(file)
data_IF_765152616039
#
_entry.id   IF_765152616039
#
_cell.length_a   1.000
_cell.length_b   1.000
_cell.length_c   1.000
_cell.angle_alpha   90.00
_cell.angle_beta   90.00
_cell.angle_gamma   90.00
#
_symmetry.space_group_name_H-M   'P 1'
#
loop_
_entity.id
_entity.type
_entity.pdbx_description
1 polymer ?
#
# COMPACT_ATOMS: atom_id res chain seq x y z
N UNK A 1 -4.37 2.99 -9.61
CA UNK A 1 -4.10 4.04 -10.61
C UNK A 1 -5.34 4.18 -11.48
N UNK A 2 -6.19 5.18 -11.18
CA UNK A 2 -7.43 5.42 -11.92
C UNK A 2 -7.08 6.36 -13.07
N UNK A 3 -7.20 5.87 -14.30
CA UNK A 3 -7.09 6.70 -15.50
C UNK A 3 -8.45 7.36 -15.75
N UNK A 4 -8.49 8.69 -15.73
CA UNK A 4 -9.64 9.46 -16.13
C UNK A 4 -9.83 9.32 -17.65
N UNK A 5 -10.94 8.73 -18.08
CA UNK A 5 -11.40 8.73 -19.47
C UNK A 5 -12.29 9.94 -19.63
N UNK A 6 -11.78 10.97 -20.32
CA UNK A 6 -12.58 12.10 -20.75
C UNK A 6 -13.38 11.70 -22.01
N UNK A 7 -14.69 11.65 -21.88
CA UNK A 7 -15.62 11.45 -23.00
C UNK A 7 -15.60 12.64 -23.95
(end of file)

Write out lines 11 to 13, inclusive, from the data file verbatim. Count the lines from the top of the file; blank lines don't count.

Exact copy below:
#
_symmetry.space_group_name_H-M   'P 1'
#